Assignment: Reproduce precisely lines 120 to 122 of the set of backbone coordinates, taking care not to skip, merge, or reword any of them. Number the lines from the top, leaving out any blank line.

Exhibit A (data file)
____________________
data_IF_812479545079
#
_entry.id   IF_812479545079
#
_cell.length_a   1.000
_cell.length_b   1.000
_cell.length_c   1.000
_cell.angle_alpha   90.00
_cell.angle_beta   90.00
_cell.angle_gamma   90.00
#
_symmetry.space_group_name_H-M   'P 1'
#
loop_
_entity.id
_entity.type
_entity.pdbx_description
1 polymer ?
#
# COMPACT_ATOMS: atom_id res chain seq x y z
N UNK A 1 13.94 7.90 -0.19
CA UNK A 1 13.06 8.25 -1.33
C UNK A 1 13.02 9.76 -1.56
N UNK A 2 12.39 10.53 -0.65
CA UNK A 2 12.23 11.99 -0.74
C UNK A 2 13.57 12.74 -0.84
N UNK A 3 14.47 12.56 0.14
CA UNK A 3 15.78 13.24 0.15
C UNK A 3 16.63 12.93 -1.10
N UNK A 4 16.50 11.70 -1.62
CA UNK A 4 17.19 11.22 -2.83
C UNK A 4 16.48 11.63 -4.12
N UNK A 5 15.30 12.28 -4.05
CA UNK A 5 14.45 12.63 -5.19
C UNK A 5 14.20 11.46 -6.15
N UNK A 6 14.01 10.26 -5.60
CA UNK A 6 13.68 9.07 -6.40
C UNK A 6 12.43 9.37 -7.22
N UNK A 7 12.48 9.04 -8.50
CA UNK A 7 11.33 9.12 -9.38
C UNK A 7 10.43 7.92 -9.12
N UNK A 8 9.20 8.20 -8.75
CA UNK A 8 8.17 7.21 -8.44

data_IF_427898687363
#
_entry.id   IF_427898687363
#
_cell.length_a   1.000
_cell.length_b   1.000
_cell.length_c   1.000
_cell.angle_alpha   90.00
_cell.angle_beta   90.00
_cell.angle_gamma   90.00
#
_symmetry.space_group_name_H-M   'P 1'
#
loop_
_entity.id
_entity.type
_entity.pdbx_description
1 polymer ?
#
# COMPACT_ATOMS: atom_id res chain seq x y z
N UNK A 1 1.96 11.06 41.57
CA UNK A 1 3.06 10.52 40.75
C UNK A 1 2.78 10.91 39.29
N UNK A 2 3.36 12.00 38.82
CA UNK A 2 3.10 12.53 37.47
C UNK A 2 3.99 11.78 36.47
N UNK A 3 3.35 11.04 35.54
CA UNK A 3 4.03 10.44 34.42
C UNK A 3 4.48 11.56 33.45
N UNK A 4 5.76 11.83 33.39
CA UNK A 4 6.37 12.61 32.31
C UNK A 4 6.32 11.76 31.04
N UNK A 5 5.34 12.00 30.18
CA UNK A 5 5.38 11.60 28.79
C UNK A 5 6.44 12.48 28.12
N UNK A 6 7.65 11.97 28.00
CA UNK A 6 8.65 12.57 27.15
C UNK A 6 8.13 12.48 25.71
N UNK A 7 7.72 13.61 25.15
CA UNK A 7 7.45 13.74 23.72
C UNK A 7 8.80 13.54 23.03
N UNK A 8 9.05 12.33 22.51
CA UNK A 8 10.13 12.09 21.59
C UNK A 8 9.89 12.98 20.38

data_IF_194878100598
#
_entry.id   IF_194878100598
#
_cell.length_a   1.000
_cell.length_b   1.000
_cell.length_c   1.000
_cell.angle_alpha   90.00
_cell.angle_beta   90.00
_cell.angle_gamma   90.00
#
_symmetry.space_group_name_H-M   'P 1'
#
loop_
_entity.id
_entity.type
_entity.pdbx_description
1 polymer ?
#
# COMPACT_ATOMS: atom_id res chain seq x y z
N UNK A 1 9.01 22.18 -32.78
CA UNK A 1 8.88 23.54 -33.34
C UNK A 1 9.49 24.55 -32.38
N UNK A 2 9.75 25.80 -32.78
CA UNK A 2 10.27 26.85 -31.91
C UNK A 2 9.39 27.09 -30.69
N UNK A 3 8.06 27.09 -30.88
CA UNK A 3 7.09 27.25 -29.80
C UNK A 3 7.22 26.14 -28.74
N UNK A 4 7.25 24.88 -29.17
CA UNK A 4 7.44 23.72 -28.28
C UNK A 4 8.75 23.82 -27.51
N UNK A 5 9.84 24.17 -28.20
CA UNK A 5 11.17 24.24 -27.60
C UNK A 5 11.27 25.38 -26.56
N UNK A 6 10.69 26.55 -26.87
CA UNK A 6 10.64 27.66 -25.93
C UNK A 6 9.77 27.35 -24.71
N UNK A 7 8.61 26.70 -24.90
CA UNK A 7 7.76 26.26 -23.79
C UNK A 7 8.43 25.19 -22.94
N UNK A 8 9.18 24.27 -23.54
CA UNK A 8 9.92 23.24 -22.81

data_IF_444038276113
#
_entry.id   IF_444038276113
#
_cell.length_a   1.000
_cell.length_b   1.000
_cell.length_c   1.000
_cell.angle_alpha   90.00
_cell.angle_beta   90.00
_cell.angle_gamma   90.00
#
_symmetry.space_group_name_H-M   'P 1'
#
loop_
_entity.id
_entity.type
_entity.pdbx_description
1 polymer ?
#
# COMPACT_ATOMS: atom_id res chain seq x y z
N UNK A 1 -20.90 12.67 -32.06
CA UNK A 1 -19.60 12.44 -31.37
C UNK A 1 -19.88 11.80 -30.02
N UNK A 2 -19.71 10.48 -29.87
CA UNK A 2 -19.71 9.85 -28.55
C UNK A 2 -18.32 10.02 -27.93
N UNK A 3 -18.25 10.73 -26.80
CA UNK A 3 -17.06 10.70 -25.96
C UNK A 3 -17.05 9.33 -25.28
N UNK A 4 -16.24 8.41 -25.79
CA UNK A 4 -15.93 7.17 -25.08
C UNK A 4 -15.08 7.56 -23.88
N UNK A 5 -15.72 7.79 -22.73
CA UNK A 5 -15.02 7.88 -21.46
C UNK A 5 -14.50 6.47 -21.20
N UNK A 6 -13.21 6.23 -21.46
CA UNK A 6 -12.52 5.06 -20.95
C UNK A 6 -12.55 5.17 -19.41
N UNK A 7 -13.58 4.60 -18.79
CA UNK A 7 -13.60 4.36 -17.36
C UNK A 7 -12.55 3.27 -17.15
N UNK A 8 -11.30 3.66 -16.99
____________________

N UNK A 5 9.84 24.17 -28.20
CA UNK A 5 11.17 24.24 -27.60
C UNK A 5 11.27 25.38 -26.56